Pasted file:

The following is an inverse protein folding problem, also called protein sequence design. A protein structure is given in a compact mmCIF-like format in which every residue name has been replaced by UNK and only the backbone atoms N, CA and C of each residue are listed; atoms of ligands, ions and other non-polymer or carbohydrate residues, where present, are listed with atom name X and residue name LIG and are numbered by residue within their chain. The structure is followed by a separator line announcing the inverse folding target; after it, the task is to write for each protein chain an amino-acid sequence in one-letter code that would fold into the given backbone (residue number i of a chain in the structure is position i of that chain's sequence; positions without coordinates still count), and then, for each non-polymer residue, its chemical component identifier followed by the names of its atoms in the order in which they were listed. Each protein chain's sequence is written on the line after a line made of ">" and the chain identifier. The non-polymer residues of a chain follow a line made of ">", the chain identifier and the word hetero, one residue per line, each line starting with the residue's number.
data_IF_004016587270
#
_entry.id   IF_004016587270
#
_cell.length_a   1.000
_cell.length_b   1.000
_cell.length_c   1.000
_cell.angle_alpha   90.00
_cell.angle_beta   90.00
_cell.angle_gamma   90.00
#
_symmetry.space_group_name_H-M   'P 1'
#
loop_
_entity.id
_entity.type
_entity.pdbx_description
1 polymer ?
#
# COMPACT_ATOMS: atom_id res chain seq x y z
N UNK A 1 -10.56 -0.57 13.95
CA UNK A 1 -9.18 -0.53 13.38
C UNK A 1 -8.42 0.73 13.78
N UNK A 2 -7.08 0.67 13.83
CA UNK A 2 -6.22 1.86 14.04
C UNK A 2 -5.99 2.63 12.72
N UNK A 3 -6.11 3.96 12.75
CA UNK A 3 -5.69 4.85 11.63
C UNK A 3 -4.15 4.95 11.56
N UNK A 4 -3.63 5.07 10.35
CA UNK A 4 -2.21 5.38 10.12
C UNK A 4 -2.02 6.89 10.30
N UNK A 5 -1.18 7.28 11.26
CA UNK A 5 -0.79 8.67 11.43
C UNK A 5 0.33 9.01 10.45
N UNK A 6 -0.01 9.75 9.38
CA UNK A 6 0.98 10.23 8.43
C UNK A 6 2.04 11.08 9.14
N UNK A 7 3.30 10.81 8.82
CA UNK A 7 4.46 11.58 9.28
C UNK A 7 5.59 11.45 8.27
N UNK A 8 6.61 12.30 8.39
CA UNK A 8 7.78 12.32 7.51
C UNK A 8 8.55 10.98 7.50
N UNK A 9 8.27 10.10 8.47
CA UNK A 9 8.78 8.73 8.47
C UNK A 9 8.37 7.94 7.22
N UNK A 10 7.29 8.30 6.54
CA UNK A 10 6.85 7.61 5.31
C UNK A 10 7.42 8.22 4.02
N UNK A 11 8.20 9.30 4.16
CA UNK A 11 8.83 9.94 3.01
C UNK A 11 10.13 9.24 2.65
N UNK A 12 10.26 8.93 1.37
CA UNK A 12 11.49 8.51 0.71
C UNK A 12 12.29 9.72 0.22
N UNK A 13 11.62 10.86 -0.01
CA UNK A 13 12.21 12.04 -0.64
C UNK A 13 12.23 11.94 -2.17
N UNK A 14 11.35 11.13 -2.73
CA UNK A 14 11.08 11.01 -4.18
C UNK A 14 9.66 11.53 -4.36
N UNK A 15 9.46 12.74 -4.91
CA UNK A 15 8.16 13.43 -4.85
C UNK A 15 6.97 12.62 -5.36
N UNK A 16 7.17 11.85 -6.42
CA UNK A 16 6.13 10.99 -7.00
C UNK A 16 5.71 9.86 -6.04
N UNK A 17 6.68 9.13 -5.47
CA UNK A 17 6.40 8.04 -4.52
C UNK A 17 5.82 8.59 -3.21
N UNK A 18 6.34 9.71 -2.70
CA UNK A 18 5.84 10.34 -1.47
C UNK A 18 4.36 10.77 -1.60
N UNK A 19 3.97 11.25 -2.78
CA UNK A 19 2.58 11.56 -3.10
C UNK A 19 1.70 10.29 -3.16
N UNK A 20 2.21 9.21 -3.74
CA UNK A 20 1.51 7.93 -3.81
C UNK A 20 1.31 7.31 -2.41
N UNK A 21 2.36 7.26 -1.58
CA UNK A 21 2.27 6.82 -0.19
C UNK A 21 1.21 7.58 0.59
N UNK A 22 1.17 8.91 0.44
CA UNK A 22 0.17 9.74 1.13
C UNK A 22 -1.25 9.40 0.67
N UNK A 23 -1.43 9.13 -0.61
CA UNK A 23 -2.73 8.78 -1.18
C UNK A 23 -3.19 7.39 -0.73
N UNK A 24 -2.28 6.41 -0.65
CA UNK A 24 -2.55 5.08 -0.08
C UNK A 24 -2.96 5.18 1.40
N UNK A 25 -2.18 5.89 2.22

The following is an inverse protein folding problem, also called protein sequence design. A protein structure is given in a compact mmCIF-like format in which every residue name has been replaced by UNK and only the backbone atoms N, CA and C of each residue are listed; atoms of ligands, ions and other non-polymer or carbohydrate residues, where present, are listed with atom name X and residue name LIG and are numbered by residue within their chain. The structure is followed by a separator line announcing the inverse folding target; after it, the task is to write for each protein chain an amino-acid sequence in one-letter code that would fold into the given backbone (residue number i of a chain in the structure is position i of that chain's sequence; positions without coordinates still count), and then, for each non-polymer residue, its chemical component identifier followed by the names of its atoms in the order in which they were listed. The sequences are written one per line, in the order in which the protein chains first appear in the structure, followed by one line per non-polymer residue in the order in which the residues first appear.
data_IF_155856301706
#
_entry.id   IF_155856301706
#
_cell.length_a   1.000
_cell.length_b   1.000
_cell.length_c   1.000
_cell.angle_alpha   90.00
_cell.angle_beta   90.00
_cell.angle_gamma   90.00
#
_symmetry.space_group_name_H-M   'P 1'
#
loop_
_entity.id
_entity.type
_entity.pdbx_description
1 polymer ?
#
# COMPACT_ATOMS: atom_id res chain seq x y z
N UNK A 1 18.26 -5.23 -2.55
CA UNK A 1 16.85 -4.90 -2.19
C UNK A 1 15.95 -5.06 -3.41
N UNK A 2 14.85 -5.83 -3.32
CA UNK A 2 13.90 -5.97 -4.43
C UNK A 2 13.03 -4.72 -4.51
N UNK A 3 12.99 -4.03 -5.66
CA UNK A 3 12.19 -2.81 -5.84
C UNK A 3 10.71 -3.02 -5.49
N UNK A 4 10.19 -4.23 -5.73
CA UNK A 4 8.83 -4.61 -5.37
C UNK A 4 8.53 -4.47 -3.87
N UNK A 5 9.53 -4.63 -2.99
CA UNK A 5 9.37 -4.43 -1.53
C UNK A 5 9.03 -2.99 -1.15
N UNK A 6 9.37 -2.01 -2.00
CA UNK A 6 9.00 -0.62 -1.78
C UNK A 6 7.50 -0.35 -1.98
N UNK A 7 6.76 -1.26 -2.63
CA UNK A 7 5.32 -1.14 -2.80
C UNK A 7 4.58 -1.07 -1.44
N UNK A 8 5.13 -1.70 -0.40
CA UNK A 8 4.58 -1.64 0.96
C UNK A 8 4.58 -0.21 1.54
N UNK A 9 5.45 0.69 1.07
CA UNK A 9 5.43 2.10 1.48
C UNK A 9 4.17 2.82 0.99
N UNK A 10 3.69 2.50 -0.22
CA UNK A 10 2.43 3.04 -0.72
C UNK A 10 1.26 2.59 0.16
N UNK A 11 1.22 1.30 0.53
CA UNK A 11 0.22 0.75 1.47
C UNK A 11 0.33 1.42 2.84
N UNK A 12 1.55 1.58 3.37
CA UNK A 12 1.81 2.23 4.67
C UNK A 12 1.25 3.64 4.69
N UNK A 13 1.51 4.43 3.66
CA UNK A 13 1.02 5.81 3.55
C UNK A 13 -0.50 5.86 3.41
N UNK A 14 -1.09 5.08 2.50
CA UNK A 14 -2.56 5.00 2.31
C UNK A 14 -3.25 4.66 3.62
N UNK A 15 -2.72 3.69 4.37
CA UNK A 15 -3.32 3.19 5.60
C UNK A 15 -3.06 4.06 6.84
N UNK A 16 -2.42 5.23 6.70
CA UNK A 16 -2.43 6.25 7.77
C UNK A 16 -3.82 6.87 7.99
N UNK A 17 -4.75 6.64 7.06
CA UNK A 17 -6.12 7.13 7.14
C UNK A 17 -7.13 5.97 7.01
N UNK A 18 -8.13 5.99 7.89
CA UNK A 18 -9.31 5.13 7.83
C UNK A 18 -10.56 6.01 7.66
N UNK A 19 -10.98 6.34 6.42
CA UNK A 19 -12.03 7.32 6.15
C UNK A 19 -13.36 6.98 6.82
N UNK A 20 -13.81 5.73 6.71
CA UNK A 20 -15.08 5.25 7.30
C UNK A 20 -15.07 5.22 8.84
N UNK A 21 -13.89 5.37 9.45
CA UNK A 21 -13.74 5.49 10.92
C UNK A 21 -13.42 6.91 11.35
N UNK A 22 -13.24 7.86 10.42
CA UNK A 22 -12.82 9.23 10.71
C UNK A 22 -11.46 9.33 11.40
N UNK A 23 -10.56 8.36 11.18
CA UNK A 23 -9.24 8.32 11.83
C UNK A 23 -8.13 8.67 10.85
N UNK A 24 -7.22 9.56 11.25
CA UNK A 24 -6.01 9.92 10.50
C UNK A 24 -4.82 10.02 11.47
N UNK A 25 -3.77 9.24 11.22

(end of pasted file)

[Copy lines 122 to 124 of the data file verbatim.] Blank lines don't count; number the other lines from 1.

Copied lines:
N UNK A 3 12.99 -4.03 -5.66
CA UNK A 3 12.19 -2.81 -5.84
C UNK A 3 10.71 -3.02 -5.49